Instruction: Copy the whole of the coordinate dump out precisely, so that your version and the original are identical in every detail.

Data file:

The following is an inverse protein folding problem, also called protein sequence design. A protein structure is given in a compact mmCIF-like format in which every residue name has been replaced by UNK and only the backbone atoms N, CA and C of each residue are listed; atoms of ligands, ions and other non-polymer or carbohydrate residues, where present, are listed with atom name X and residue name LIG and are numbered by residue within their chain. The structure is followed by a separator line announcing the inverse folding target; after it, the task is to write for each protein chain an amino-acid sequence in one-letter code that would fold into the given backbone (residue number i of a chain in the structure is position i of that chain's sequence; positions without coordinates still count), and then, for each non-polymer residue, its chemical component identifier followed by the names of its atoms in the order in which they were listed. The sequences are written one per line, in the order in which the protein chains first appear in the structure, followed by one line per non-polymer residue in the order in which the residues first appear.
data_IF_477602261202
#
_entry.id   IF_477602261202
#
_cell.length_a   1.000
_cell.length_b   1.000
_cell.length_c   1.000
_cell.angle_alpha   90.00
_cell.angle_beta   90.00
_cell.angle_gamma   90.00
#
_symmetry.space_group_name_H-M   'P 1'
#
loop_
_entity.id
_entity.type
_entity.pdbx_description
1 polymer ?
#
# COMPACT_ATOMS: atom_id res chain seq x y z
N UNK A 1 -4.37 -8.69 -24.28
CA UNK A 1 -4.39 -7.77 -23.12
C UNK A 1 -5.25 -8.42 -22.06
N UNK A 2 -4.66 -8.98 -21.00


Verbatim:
The following is an inverse protein folding problem, also called protein sequence design. A protein structure is given in a compact mmCIF-like format in which every residue name has been replaced by UNK and only the backbone atoms N, CA and C of each residue are listed; atoms of ligands, ions and other non-polymer or carbohydrate residues, where present, are listed with atom name X and residue name LIG and are numbered by residue within their chain. The structure is followed by a separator line announcing the inverse folding target; after it, the task is to write for each protein chain an amino-acid sequence in one-letter code that would fold into the given backbone (residue number i of a chain in the structure is position i of that chain's sequence; positions without coordinates still count), and then, for each non-polymer residue, its chemical component identifier followed by the names of its atoms in the order in which they were listed. The sequences are written one per line, in the order in which the protein chains first appear in the structure, followed by one line per non-polymer residue in the order in which the residues first appear.
data_IF_477602261202
#
_entry.id   IF_477602261202
#
_cell.length_a   1.000
_cell.length_b   1.000
_cell.length_c   1.000
_cell.angle_alpha   90.00
_cell.angle_beta   90.00
_cell.angle_gamma   90.00
#
_symmetry.space_group_name_H-M   'P 1'
#
loop_
_entity.id
_entity.type
_entity.pdbx_description
1 polymer ?
#
# COMPACT_ATOMS: atom_id res chain seq x y z
N UNK A 1 -4.37 -8.69 -24.28
CA UNK A 1 -4.39 -7.77 -23.12
C UNK A 1 -5.25 -8.42 -22.06
N UNK A 2 -4.66 -8.98 -21.00